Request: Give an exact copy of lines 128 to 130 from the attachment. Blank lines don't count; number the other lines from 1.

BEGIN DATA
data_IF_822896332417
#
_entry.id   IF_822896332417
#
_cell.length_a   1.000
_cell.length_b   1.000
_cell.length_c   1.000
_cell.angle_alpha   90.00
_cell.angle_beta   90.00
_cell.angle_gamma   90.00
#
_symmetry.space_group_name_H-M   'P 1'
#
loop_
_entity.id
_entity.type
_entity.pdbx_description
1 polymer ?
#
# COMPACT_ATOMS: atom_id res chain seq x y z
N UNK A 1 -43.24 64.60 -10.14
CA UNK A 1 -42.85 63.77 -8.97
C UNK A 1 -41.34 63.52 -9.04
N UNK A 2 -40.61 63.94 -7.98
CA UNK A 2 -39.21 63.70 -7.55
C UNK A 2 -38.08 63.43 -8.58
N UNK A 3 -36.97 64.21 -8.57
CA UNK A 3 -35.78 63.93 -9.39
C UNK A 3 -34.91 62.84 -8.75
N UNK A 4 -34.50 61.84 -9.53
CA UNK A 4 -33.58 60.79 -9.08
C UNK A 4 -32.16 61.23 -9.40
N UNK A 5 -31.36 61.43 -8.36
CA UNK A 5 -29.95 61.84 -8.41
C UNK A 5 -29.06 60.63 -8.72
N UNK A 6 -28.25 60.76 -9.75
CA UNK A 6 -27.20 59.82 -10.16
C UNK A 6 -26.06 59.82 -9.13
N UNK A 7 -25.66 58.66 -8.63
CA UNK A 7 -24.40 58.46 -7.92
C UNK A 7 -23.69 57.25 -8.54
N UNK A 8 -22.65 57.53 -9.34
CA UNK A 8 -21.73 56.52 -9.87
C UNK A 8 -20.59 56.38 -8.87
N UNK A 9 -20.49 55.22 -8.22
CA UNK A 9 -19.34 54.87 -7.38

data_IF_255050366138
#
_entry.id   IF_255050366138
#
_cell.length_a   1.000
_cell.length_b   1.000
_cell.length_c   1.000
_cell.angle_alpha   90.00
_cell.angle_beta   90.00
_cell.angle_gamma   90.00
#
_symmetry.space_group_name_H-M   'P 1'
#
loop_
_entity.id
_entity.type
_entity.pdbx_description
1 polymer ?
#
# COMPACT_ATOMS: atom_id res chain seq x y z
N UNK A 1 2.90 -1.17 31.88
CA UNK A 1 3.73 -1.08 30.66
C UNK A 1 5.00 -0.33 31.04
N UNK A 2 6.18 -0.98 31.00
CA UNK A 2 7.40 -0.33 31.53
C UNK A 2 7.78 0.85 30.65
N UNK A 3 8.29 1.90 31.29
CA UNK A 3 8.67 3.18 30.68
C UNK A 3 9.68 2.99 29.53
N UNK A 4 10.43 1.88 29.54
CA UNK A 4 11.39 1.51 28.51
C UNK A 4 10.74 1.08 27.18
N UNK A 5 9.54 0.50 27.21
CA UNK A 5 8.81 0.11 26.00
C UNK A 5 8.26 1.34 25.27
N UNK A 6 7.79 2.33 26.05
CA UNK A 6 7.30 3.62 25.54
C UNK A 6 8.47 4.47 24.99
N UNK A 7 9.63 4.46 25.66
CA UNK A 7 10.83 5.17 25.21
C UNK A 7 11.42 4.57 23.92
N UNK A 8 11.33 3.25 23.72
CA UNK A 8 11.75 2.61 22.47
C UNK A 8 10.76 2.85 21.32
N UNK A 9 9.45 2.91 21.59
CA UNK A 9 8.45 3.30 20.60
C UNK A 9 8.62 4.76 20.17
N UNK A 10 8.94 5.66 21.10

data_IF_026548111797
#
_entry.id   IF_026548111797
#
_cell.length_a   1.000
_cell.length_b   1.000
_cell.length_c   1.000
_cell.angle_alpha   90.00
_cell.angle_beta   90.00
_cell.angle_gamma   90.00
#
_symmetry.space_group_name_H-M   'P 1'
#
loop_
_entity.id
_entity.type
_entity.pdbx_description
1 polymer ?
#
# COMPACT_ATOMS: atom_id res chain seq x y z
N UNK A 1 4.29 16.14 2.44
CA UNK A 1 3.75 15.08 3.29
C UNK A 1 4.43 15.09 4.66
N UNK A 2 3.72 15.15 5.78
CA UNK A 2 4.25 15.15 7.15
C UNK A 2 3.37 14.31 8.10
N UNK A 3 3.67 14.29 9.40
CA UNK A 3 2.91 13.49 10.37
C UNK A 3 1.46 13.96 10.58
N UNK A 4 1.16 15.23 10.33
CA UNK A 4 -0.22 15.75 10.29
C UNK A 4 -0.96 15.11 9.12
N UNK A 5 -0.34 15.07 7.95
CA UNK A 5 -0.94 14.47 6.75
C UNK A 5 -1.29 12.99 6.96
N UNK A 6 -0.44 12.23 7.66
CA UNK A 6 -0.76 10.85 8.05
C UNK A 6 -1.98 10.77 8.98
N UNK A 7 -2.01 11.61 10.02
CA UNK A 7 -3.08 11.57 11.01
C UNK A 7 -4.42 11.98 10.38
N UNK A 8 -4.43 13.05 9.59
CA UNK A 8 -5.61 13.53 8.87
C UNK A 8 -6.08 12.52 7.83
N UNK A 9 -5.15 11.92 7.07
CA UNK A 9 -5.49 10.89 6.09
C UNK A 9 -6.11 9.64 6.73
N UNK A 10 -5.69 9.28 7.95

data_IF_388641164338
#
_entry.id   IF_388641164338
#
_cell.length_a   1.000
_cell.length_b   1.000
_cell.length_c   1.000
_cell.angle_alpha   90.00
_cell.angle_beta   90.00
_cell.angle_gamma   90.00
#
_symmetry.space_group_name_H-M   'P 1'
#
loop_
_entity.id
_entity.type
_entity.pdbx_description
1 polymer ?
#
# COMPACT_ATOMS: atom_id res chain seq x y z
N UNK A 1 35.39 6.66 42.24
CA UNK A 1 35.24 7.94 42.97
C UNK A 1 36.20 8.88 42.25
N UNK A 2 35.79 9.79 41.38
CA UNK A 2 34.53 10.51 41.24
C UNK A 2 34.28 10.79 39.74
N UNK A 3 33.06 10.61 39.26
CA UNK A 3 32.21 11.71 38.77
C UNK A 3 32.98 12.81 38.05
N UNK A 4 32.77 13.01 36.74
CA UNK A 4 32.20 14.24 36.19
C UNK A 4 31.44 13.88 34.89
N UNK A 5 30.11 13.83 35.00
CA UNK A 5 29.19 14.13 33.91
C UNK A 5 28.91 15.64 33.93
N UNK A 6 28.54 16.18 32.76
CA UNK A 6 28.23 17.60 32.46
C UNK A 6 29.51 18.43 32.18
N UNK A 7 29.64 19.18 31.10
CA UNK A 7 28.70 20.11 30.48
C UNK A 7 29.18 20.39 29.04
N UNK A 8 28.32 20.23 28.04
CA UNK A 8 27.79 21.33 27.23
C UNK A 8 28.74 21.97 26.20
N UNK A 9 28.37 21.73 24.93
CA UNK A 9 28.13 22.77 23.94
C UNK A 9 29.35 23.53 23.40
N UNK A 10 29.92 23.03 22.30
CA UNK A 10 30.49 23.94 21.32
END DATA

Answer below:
CA UNK A 5 -0.94 14.47 6.75
C UNK A 5 -1.29 12.99 6.96
N UNK A 6 -0.44 12.23 7.66